South Florida flooded, central Florida largely untouched as potential tropical cyclone crosses state – Orlando Sentinel

A not-quite-tropical storm swept through the lower part of the Florida peninsula on Saturday, bringing a foot of rain causing flooding in the Miami area that left cars stuck on the roads.

For much of Central Florida, it was just a typical rainy day.

Tropical Storm Warnings were issued for Osceola and Brevard Counties as well as other areas along the Treasure Coast as Potential Tropical Cyclone One made landfall and storms occurred throughout Friday afternoon.

On Saturday morning, the system that was once expected to strengthen into Tropical Storm Alex ultimately failed to do so, and the warning in Osceola County was lifted. Meteorologist David Heckard of Orlando Sentinel’s news partner Spectrum News 13 said Osceola saw only 1 to 2 inches of rain overnight while southern Brevard County had up to 3 inches. .

But that’s typical of storm systems at the start of hurricane season, when Heckard said storms are often too disorganized to turn into something more dangerous.

“What happened [Friday] overnight was the system remained very unbalanced,” Heckard said. “The center is very elongated so the system was never able to really focus on a low-level center, which is what we need to develop a tropical storm.”

Meanwhile, the east coast south of the Volusia-Brevard county line was hammered by rain and gusts of up to 40 mph, according to Melbourne’s National Weather Service.

Although not as strong as it could have been, Heckard said it was important for residents to prepare for future storms “before the season really heats up in August and September.”

“While it was a very disorganized system that didn’t amount to much, it’s not a guarantee as we move forward,” he said. “It’s a great reminder that we live in an area prone to tropical storms and hurricanes, and if you haven’t started thinking about what you would do if a more legitimate system were to impact the area, it’s is the perfect time to do so.”

In South Florida, authorities issued warnings as areas of Miami suffered road flooding, with videos on social media showing cars stuck in the deluge as residents drove through the city in heavy rain and the wind. The city of Miami was towing stranded vehicles on flooded roads.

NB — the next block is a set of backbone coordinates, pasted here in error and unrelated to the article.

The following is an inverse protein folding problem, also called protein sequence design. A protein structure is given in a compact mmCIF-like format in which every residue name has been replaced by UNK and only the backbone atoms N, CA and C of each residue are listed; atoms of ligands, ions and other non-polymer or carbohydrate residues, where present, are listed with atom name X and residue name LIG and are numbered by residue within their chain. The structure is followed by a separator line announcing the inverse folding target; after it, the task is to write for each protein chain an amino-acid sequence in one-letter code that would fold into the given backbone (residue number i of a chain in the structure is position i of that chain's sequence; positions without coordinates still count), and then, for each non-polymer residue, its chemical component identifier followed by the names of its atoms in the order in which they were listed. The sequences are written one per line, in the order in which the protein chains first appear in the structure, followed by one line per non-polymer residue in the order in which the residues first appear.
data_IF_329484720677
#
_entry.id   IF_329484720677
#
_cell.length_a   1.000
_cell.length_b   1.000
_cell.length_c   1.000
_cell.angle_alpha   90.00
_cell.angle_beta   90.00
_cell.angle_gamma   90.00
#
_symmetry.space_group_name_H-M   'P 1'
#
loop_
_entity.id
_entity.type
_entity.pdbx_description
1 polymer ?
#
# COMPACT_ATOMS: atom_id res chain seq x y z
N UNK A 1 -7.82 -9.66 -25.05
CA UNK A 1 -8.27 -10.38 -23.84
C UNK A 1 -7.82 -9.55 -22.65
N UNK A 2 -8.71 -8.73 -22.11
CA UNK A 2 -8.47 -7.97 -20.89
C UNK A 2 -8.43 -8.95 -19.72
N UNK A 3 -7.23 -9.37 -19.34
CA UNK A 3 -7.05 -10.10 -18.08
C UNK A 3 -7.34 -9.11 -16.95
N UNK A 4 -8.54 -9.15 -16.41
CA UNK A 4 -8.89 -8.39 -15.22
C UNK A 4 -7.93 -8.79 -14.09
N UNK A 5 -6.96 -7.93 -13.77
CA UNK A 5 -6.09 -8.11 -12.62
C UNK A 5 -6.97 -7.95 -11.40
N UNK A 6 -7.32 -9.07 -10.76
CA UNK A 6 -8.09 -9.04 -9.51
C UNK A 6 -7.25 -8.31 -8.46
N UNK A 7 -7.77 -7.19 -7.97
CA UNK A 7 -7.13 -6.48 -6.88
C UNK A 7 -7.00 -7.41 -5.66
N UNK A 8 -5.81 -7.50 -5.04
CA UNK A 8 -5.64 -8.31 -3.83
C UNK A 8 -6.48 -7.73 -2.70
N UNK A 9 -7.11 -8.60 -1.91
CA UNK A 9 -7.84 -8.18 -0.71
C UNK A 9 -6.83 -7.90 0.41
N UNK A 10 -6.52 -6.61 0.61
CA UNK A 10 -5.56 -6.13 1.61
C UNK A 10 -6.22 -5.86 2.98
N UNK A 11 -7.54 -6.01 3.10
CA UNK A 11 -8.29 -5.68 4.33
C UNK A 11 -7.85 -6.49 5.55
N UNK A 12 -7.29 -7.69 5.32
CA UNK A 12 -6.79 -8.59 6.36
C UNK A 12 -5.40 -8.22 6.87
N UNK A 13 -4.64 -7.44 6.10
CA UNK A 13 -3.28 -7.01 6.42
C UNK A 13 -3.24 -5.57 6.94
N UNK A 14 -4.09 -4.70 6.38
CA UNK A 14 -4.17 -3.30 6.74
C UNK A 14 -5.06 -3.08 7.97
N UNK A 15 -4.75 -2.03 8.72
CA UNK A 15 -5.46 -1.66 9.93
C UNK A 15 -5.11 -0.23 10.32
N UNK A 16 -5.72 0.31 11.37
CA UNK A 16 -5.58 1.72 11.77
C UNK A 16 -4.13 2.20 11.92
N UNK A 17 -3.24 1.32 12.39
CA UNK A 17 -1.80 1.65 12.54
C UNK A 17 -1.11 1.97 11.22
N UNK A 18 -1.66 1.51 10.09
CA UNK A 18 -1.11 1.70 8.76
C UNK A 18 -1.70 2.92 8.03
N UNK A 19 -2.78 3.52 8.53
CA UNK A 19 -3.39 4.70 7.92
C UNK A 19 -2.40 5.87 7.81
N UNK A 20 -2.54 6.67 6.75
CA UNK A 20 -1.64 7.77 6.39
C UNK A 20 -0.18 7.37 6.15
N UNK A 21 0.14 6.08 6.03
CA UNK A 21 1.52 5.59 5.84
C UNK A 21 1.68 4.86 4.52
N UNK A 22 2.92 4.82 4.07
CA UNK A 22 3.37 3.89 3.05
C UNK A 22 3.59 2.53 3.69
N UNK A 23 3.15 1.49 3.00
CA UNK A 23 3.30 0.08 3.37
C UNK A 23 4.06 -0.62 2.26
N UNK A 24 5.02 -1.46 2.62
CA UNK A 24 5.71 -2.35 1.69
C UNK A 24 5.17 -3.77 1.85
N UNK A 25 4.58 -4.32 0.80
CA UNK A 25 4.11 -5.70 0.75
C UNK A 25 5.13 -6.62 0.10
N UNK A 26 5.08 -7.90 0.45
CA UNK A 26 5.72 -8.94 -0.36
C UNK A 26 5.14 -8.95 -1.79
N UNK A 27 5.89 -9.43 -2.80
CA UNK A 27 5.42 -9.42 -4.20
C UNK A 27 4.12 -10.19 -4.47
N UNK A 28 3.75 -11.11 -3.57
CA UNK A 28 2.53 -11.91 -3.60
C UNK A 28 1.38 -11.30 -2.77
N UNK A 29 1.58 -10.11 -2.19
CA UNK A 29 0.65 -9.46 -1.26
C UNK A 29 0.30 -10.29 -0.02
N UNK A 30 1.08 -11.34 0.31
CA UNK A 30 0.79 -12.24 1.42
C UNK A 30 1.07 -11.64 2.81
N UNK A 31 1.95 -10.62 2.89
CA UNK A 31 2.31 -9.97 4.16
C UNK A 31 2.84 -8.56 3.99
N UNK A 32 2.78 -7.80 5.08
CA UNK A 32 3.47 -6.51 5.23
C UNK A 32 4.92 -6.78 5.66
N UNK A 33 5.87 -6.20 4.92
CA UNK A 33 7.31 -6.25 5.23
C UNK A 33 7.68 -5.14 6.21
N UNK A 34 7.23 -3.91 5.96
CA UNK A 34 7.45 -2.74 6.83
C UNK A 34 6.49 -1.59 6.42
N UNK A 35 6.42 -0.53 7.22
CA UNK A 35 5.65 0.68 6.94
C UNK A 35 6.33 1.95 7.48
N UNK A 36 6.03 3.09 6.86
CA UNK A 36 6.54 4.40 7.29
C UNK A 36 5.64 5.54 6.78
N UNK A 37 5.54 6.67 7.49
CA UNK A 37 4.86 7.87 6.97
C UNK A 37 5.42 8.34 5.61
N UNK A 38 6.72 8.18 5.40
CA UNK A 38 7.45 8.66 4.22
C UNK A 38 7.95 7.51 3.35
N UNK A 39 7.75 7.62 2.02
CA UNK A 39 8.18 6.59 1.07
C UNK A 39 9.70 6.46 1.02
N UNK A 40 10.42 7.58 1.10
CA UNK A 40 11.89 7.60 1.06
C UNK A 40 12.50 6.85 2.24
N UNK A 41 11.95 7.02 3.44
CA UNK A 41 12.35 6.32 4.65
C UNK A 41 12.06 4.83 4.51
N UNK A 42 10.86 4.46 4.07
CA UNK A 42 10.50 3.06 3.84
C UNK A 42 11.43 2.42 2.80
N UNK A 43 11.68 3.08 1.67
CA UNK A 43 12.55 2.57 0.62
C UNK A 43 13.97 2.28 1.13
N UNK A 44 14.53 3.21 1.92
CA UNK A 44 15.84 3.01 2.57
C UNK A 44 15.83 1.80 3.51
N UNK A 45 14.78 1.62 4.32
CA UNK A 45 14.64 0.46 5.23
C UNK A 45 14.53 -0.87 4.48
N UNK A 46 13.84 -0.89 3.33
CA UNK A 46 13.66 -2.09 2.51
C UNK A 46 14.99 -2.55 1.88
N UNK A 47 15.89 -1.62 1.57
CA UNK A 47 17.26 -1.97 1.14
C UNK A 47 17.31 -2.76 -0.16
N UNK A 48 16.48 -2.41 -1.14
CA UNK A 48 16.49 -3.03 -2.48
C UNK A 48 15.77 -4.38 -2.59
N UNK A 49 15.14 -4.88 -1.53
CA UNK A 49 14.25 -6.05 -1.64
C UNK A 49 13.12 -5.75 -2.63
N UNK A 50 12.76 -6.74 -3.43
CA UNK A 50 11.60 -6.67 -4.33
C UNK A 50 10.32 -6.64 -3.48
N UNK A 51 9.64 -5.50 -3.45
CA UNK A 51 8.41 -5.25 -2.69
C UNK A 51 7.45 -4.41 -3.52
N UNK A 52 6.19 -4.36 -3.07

Downtown Miami saw about 11 inches of rain Saturday morning, according to National Weather Service figures.

“This is a dangerous and life-threatening situation. Traveling in these conditions is not recommended. It is best to wait. Turn around, don’t drown,” the City of Miami tweeted.

The National Hurricane Center in Miami said the storm formerly known as Agatha in the Pacific Ocean is expected to become a tropical storm by Sunday morning and is expected to strengthen through Monday as it moves away from Florida and in the Atlantic Ocean.

Miami-Dade County Mayor Daniella Levine Cava said most government services, such as bus lines and trains, plan to operate normally over the weekend. Canal levels in South Florida have been lowered to minimize flooding from heavy rains.

The Atlantic hurricane season officially began on Tuesday. This is an unusually early start to storm season, but not unprecedented for Florida. An updated hurricane season outlook predicted 20 named storms, 10 hurricanes and five major hurricanes.

It also predicted a 76% chance that the US coastline would be hit by a major hurricane (category 3 or higher). The average for the last century is 52%.

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